As the game’s content base grew richer, Arnold and Toy knew that prestige for conquering the dungeons would swell in turn. “There was a score file, so we tried really hard to make it that if you didn’t at least have root [administrative] privileges, you couldn’t cheat the score file,” Arnold explained. “I didn’t mind if you cheated, but you can’t record that score and have other people play against it. That was my attitude about it.”


Widespread Distribution

When Bill Joy and the other members of the BSD UNIX committee gathered programs for the release of version 4.2 of their operating system, they rounded out the package by asking others what programs they would like to see included. Besides the usual assortment of productivity tools, BSD UNIX shipped with a games folder that contained the likes of chess and a few quizzes. Rogue made the cut, and was distributed as part of 4.2BSD in 1984. 1

As the number of computers tethered to ARPANET and other networks grew, BSD UNIX became ubiquitous, finding a home in computer labs all over the world. Arnold and Toy occasionally received letters from professionals and students who were enjoying Rogue‘s addictive and danger-laden levels. Every so often, fans contacted them from the most unlikely of places. “There was somebody who worked at a nuclear bomb laboratory in Nevada, and you think, Shouldn’t they be doing something besides playing games when nuclear weapons are at stake?” Arnold remembered. “To a certain extent, it also felt like, if Rogue was interfering with weapon development, maybe that’s a good thing. Maybe it’s good that we were slowing all that down.”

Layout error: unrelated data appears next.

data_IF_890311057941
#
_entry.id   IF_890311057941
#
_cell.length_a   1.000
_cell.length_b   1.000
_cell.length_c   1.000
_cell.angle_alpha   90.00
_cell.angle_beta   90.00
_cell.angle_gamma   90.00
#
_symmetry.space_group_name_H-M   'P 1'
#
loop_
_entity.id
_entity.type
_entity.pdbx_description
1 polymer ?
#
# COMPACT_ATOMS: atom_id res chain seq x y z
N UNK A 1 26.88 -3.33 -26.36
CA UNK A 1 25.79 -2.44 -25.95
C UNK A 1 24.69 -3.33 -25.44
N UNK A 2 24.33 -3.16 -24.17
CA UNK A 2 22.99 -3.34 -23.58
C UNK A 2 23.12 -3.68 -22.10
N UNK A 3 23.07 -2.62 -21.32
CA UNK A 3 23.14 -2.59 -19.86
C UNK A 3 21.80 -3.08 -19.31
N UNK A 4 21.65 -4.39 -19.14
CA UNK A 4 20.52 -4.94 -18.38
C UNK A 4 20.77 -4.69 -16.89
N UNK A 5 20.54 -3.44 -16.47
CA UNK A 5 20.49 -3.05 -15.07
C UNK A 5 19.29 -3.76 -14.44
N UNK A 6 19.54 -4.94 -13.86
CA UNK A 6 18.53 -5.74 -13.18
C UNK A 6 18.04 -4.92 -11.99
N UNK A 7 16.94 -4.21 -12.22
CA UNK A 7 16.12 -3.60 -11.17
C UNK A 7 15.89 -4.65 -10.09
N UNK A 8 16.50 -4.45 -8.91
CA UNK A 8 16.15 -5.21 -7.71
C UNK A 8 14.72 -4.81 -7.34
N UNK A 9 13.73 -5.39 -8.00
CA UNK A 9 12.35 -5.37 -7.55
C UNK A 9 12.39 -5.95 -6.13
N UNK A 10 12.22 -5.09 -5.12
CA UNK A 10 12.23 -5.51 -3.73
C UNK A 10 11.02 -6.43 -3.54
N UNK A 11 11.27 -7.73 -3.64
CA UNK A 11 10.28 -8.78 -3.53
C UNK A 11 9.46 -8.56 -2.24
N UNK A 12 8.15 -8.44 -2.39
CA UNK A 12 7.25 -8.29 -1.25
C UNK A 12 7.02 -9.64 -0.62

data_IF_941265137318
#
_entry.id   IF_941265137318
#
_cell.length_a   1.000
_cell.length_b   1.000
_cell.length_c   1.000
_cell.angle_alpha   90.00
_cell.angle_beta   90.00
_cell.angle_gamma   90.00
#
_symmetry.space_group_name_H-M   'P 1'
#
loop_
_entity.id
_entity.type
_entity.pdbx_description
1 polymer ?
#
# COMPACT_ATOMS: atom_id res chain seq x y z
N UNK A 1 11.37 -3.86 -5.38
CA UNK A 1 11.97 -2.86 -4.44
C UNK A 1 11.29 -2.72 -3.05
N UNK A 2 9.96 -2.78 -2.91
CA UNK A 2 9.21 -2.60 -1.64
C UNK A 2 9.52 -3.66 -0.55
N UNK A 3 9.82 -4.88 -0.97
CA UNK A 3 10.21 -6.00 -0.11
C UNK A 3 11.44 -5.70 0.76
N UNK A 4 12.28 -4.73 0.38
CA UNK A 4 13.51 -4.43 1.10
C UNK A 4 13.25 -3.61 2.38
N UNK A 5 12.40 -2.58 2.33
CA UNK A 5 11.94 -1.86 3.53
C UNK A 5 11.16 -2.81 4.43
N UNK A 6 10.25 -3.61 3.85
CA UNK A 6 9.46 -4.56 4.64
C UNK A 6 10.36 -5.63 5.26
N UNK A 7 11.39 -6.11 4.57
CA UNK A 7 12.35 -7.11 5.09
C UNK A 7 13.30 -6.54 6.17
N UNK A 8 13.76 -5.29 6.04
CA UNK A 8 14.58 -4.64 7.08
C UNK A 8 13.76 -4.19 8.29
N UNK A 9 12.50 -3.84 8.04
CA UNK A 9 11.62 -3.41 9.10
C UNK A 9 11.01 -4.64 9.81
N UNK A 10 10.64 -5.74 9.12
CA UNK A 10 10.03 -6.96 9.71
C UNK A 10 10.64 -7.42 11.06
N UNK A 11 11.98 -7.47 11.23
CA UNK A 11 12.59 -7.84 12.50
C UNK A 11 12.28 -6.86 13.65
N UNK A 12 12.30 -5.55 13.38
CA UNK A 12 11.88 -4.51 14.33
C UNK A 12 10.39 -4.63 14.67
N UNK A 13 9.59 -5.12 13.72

Bill Joy.

Bill Joy.

As pleasantly bewildering as it was to hear from technicians at nuclear labs, Toy and Arnold were utterly bowled over when they learned that their computing heroes enjoyed Rogue. Ken Thompson, a computer scientist at Bell Labs who co-created UNIX alongside Dennis Ritchie, apparently played the game so much that he had taken time out of his schedule to hack the encryption scheme Arnold had written. “When it really hit me was, somebody who worked in Bell Labs said, ‘Ken Thompson does the following thing to cheat,'” Arnold remembered. “I was like, ‘Oh. I had no idea Ken Thompson enjoyed the game. This is a really big thing.'”

In 1984, Arnold graduated from UC Berkeley and took a job at UC San Francisco as a developer. He and Toy, who had already landed a job at Italian typewriter manufacturer Olivetti, took Rogue‘s source code with them. They envisioned turning the game into a commercial product. Looking back, Arnold regrets their attitude. “Unfortunately, since we took the source with us, other people weren’t able to take it and do something with it.”

Time passed, and Arnold and Toy lost track of Rogue‘s code. The dream of converting Rogue into a commercial product was lost.


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1. Rogue made the cut: “History and Timeline.”